Posts from the ‘colour’ category

Adding a new dimension – an adventure in colour

For the past 8 years I have solely concentrated on Black and White photography and I have enjoyed the experience immensely. A quick scan of the galleries on this website will reveal a wealth of monochrome images. Only one gallery includes a small selection of colour work.

Whilst I will continue making monochrome photographs I have decided to spend considerably more of my time creating colour images. Good composition, form, texture, light and shade are all key to good black and white photography and I know these skills will be put to good use in the future. However the introduction of colour adds another dimension. Colour balance, colour temperature, saturation and luminosity and the interplay of all these ingredients have a role in making a pleasing image. These are skills I have yet to learn. I do not think for a moment this knowledge can be acquired overnight and I am sure I will make many mistakes along the way. In essence this is a new adventure, a fresh challenge and I do not know where it might lead me in terms of a photographic style.

I suspect the choice of subject matter will not change as I love to be outdoors and enjoying being in nature. I do though intend to adopt a more considered approach. Taking my time, thinking things through, planning the shot and using a tripod and filters if necessary. Less the ‘hit and run’ of my usual spontaneous approach. More contemplative which I hope will result in a much more immersive photographic experience. An approach which applies not just to taking the image, but also in post processing when I am making key decisions about how the finished image should appear and the feelings I would the photograph to convey.

I may write about my equipment of choice in a future entry but for now I will simply say I will be using Fujifilm cameras and lenses. Their excellent colour science is well known. I shall also be using Capture One Pro for editing and post processing. Again I may write about this aspect of the adventure on another occasion.

To finish I would like to share a few more images I have made in the past week or so. Early days but I think this new challenge is going to be rather fun!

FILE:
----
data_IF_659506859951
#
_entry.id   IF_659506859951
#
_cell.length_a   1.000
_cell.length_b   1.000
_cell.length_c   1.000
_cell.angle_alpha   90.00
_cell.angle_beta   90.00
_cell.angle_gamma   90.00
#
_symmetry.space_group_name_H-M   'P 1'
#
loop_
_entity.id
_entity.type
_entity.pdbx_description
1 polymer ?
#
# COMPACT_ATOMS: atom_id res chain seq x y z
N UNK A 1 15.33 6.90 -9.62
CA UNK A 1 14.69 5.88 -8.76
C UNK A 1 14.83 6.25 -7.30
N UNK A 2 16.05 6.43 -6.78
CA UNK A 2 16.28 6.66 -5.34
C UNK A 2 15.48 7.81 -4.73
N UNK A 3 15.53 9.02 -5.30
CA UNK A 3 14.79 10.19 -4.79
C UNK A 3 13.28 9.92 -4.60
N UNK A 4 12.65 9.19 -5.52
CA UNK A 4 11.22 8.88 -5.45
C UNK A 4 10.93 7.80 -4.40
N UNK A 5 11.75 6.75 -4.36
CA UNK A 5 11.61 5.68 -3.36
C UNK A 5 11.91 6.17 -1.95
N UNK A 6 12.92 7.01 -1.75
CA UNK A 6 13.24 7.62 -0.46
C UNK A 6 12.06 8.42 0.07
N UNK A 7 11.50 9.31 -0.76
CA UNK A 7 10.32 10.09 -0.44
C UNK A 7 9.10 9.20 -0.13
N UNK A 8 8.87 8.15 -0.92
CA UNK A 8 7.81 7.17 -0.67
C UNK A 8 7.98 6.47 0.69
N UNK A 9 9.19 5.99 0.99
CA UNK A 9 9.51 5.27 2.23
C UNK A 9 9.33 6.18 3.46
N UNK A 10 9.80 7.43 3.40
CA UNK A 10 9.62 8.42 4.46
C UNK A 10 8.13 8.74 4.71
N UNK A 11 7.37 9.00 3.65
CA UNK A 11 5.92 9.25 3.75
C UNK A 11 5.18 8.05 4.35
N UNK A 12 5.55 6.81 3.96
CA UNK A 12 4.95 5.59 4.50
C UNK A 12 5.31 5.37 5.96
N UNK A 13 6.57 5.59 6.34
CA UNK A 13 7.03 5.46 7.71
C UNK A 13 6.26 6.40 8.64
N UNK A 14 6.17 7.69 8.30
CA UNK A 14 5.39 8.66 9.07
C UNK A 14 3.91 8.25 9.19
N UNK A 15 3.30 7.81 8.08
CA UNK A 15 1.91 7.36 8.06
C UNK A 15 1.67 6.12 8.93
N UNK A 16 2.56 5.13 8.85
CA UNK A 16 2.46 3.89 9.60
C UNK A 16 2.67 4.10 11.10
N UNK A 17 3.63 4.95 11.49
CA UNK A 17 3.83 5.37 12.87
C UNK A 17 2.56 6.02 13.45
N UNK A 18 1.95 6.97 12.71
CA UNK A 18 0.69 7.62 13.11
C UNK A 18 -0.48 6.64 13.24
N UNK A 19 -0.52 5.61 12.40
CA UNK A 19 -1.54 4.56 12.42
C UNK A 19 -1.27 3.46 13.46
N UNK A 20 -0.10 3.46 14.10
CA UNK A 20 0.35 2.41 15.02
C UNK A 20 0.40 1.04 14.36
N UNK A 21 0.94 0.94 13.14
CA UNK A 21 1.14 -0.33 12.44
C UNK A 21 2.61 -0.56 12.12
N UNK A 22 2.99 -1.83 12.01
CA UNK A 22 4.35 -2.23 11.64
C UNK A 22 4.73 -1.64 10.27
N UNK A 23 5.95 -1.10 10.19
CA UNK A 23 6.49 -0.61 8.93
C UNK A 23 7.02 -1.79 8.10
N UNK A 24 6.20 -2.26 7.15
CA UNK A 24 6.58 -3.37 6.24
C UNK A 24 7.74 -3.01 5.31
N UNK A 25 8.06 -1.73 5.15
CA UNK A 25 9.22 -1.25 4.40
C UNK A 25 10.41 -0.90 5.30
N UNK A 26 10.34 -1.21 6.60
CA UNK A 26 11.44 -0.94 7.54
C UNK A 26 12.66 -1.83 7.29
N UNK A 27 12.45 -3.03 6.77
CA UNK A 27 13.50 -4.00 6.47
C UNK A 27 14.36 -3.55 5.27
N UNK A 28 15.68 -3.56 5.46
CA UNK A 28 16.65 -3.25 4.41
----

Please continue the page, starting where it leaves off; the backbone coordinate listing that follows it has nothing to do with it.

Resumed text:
Bognor Rocks – a departure from black and white

Bognor Rocks


As regular visitors to my blog will know my first love is black and white, but sometimes mono will not suffice and colour is an essential ingredient of the scene being photographed.

I don’t usually head out with the express intention of taking colour images. I normally only reach for for my Olympus EM1 when taking portraits of people who work for my firm. These images will then appear on our website or be used for PR purposes in a printed publication or on social media.

And so it was earlier this week. I had taken a few shots of a new member of staff in the morning, and as I headed home that evening the low tide and beautiful sky combined to provide me with a classical sunset seascape opportunity. I had to pull over, swap work shoes for wellies and walk out towards the shoreline. The light was fading fast so I didn’t have time to search for the best position nor did I have a tripod. A dozen quick fire shots was all I could manage before the best of the light disappeared below the horizon.

Do I want to do more colour work? Probably yes, and I have some ideas for this year which will lend themselves to colour and not black and white – so watch this space!

Thanks as always for dropping by.


Rocks in reflection

Barn on a Hill – Colour or Mono?

Sometimes, just sometimes, I take a photograph which I think works well in black and white as well as in colour. It doesn’t happen very often as the vast majority of the time I look to take an image which I can convert into monochrome, but inevitably there are going to be occassions when stripping the colour away is almost sacrilege given the subject matter of the image.

When down in Dorset the other week I took one such photograph which I have called ‘Barn on a hill’. My default is always to convert to mono and the finished result is shown below.

Barn on a hill
‘Barn on a hill’ in mono.

Restoring all the colour and processing the image in an alternative way gives me a completely different picture.

Barn on a hill - colour version
‘Barn on a hill’ in colour

Personally I think both have their merits. In fact I decided to upload the mono version to 500px. Up until now I have always used Flickr for my online presence, so this was the first of my photographs to appear on 500px. Within the space of an hour or two it rose from ‘Fresh’ to ‘Upcoming’ before being graded as ‘Popular’, which I assume is similar to ‘Explore’ on Flickr. It’s pulse (a measure of how popular an image is on 500px) rose to 97.9 out of 100 and to date has 132 ‘likes’ and 60 ‘favs’. I quite like the way 500px measures the activity and popularity of a photograph; it’s certainly a different approach to how Flickr operates.